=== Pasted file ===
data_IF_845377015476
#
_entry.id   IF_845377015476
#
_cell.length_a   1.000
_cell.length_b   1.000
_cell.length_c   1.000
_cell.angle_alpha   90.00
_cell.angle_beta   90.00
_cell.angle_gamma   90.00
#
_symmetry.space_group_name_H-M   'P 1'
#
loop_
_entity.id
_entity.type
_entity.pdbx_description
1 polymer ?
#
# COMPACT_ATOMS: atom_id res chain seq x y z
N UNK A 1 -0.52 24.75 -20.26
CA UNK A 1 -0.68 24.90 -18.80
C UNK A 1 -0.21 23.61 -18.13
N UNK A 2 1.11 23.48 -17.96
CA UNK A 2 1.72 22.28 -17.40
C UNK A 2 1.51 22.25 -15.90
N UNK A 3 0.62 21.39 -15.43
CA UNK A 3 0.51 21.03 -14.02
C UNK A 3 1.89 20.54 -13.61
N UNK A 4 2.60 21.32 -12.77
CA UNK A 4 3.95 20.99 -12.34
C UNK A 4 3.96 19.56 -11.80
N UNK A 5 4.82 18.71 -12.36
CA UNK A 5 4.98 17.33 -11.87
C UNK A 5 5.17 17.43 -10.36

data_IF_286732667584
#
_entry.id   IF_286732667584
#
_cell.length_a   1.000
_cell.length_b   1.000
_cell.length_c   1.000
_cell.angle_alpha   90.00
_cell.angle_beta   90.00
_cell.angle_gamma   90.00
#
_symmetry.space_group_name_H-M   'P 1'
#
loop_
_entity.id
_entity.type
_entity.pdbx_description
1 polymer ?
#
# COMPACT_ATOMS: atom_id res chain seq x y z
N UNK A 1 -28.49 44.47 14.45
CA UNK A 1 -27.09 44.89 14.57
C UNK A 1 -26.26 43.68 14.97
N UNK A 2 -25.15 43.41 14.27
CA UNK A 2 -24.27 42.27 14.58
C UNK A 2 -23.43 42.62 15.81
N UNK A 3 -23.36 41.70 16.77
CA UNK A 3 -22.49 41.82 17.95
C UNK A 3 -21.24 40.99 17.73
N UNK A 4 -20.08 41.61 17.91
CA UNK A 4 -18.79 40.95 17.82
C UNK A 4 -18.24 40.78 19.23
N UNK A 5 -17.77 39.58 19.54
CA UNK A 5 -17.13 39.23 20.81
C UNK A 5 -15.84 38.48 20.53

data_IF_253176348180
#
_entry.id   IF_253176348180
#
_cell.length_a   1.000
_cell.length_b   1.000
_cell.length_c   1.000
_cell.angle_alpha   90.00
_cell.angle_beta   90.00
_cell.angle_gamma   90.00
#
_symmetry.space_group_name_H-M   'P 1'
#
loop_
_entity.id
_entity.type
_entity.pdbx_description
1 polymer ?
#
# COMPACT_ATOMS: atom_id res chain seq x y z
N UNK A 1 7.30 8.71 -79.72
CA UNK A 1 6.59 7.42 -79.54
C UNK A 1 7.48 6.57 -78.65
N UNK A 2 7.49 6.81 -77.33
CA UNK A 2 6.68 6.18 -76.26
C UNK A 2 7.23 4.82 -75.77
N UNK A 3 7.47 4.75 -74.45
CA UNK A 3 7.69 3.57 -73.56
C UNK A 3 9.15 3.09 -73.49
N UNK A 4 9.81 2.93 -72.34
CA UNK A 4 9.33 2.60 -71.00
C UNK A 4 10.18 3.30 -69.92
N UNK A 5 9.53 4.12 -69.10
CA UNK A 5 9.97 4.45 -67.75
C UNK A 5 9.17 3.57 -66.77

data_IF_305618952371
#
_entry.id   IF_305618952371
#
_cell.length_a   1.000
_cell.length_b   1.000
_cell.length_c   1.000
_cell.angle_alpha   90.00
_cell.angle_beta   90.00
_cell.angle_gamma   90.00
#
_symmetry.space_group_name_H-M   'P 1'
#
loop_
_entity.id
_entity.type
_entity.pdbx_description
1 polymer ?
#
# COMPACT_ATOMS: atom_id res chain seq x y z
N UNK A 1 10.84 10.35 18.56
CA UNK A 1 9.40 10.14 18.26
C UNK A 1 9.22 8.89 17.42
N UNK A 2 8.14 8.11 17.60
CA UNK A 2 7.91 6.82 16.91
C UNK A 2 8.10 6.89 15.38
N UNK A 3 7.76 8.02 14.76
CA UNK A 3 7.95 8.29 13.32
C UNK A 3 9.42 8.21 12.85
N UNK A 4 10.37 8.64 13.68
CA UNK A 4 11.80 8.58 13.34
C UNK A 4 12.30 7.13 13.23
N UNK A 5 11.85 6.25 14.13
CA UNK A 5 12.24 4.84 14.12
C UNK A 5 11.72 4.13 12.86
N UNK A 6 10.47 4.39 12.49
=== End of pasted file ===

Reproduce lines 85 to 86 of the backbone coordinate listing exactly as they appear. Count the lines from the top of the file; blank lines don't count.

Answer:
_entity.id
_entity.type